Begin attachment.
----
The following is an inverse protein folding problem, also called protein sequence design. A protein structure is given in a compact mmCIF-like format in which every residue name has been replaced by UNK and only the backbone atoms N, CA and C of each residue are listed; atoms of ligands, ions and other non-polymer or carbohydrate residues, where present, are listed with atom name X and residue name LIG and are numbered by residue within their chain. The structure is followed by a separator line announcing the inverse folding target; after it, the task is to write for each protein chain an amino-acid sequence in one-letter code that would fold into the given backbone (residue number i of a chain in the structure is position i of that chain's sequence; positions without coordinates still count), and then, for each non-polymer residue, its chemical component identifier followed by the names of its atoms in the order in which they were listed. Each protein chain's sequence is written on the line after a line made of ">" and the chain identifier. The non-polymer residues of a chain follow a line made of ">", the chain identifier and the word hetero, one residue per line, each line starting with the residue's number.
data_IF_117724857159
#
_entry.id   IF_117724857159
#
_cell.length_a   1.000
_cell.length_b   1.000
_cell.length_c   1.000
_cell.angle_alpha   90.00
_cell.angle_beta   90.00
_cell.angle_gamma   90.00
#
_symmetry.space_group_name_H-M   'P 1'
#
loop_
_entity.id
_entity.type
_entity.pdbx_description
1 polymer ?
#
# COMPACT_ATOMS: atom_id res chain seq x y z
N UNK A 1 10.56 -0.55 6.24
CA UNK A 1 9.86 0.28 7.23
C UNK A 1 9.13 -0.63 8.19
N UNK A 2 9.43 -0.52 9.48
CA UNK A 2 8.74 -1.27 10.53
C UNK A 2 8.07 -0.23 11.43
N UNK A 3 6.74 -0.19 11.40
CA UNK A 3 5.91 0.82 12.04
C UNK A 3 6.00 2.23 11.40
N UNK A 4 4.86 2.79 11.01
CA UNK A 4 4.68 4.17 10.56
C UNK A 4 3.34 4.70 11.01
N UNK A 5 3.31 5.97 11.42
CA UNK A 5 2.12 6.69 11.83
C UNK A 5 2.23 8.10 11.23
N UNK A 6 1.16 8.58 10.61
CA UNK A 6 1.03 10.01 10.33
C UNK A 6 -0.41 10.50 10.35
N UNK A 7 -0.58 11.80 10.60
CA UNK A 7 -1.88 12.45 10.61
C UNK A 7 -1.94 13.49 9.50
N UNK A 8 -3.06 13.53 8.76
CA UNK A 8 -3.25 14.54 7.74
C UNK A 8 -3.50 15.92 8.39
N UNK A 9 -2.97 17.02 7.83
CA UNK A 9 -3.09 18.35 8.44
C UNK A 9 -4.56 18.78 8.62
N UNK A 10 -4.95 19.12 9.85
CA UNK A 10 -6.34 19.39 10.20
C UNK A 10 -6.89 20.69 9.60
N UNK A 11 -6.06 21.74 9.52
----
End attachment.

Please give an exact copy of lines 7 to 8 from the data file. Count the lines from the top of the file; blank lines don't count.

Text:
_cell.length_b   1.000
_cell.length_c   1.000